A joint statement by the Royal College of General
Practitioners (RCGP) and the Royal College of Psychiatrists
One in every six adults is affected by
depression and anxiety - by 2020 it is estimated that depression
will be the second most common disabling condition in the
Depression can take many different forms, with
patients suffering a mix of physical, social and psychological
Identifying and providing the most suitable
treatment for people with these common mental health problems can
be a difficult and complex process for health professionals.
GPs and their practice teams and specialist
mental health services need to work together to ensure that
patients receive the highest quality advice and access to care and
Identification of people with anxiety and depression
Physical symptoms are often the first sign
that people are suffering from depression or anxiety.
They might go to their GP or another member of
the GP practice team saying they have a pain, are tired or are
feeling unwell for some unexplained reason.
Understanding what the symptoms mean to the
patient and establishing whether they relate to a physical illness
or a mental health problem - or both - can be a complicated task,
frequently needing more than one consultation.
Diagnosis of depression or anxiety is neither
quick nor easy and should always involve the patient, taking their
views and expectations into account.
The National Institute for Health and Clinical
Excellence (NICE) guidelines published in 2004 have been very
useful in helping doctors recognise and accurately diagnose the
presence - or absence - of a number of key symptoms and
signs of common mental health problems during consultations with
Providing treatment advice
The NICE Guidelines also provide advice on how
people who are suffering from a common mental health problem should
be treated and cared for.
Although depression and anxiety may be
different disorders, they can co-exist.
Advice in the guidelines is clear and precise
on a number of issues:
- People need to be given information about their condition and
the treatments that could be effective.
- Treatments are more likely to be effective if the person
receiving the treatment is involved in the decision process and has
an opportunity to say what sort of treatment they would prefer, or
particularly not want. (Where people are currently receiving or
have previously been on treatment, it is most important to find out
about their experience and whether they feel it has been
- Choice of treatment should depend on the severity of the
disorder therefore accurate assessment by the GP or psychiatrist is
Treatment options cover three broad types:
- self help treatments
- talking therapies
People with depression and anxiety may be
experiencing difficult and stressful life circumstances such as
housing, financial or relationship difficulties so it might be
useful to pinpoint other sources of support such as local
authorities and social services.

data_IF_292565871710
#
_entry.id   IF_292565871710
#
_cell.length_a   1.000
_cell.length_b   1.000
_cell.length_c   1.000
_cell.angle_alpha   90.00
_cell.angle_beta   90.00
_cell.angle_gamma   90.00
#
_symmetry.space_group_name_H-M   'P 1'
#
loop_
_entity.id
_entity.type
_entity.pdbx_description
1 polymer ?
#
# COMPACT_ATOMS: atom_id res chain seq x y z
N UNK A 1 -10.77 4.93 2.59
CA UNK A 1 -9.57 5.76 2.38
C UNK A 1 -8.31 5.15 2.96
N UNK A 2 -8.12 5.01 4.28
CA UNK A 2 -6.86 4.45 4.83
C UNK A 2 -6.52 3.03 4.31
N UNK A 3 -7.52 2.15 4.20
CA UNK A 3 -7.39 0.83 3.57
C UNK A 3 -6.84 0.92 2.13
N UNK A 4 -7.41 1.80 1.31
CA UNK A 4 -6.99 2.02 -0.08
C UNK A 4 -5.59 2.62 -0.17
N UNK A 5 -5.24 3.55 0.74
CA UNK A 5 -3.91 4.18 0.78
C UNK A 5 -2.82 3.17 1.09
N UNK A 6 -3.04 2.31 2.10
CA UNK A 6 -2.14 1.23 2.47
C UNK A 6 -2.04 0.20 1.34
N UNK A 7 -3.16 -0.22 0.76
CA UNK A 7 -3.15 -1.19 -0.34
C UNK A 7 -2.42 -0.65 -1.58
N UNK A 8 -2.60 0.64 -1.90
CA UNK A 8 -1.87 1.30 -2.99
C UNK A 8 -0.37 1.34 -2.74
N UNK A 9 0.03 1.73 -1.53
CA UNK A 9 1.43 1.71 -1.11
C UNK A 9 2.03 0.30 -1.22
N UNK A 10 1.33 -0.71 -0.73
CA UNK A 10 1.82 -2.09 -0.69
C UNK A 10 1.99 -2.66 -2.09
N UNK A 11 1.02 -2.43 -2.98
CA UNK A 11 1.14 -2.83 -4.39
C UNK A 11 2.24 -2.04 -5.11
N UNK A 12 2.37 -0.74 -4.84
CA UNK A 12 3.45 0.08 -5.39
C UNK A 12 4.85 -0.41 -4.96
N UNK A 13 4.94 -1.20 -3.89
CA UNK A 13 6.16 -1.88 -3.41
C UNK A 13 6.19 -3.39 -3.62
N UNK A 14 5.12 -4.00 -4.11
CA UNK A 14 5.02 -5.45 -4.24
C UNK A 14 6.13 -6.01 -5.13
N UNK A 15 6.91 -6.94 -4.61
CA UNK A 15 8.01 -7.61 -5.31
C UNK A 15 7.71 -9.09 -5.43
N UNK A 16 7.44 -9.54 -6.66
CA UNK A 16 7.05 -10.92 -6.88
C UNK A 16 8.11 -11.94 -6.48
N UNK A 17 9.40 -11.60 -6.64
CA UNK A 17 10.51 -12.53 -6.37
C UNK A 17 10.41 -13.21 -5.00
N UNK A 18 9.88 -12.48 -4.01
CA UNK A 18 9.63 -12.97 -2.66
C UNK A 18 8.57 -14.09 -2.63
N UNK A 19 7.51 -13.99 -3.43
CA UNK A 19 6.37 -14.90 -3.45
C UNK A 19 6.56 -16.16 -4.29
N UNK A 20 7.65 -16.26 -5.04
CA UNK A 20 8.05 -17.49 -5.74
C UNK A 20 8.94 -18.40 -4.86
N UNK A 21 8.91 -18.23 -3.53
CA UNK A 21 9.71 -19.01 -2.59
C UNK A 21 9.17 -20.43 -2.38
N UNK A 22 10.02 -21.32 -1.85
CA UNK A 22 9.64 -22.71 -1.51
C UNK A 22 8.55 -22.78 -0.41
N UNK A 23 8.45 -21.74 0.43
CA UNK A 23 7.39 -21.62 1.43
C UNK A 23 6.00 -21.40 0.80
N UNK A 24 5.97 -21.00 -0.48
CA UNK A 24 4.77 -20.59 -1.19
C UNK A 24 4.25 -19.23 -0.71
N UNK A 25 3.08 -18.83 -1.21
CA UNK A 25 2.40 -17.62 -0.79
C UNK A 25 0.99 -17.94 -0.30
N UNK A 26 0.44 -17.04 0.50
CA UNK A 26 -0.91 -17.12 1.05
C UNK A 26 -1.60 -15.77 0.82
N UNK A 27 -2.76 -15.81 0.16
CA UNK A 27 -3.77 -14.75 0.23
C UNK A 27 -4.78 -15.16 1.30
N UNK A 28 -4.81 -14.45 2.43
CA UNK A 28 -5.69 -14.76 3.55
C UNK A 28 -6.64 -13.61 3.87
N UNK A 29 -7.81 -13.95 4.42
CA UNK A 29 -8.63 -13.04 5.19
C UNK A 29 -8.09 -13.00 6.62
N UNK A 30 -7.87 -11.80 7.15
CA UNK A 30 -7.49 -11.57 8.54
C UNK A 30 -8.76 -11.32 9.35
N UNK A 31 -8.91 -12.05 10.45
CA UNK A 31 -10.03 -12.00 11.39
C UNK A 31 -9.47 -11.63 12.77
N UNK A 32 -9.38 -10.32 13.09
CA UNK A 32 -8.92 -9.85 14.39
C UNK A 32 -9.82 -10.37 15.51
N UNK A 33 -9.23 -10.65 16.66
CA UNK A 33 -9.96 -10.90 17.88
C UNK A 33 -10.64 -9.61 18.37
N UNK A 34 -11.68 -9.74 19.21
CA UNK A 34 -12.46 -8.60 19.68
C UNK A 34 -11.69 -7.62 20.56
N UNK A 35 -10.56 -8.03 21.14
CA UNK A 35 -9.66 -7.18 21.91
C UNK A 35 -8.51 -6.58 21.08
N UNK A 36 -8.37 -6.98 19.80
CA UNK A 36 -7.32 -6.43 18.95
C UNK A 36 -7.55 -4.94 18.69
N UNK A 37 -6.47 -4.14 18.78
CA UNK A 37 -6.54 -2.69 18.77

Self Help treatments - these
include bibliotherapy (book therapy); computerised cognitive
behaviour therapy (CBT); exercise on prescription and lifestyle
changes such as reducing alcohol and dietary changes.
Information should be readily available at GP practices for
patients who may choose this treatment.
Talking therapies - include
counselling, psychotherapy and cognitive behaviour therapy.
GPs teams should know how to access such types of therapy in their
local area and how to help patients decide what may or may not be
helpful for their individual needs.
Medication - NICE recommends
a selective serotonin re-uptake inhibitor (SSRI) as a first drug
for depression. For patients with general anxiety and panic,
NICE also makes a similar recommendation – that an SSRI should
usually be the first choice where medication is appropriate.
The NICE guidelines for depression make clear
that the treatments offered should always depend on the severity of
- for people with mild
depression, medication is generally not recommended and a
combination of self help and counselling may be most
- for people with moderately severe
depression, either medication, counselling or CBT is
- for people with severe
depression, it is likely that both CBT and medication will
be beneficial and so they should be offered both.
- for patients with generalised anxiety
disorder and panic disorder, self-help, talking therapies
and medication are equally effective. In the first instance, the
choice of treatment should be at the discretion of the patient in
discussion with their doctor.
- It is clear there should be a range of
treatments, including medication, available for people with
depression and anxiety.
Patients should not have to choose between
medication or nothing.
The advice that somebody with depression or
anxiety will receive from their doctor, (GP or psychiatrist) should
depend on their personal circumstances, their past history
(including what has worked well before, if appropriate), and on the
informed discussion between patient and health professional.
Advice if you are already taking an antidepressants
Do not suddenly stop taking the medication.
You should arrange a non-urgent appointment (or telephone call) to
speak to the doctor who is prescribing for you. At that
consultation you can agree with the GP or psychiatrist if it is
appropriate for you to continue or to stop the medication.
It is worth remembering that if you are one of
the many people for whom antidepressants have been - and continue
to be - effective, you are likely to need to take the medication
for up to six months after the depression or anxiety has been
resolved and you should consider this in making your decision.
Please note that we are unable to offer advice on individual cases. Please see our
advice on getting help.
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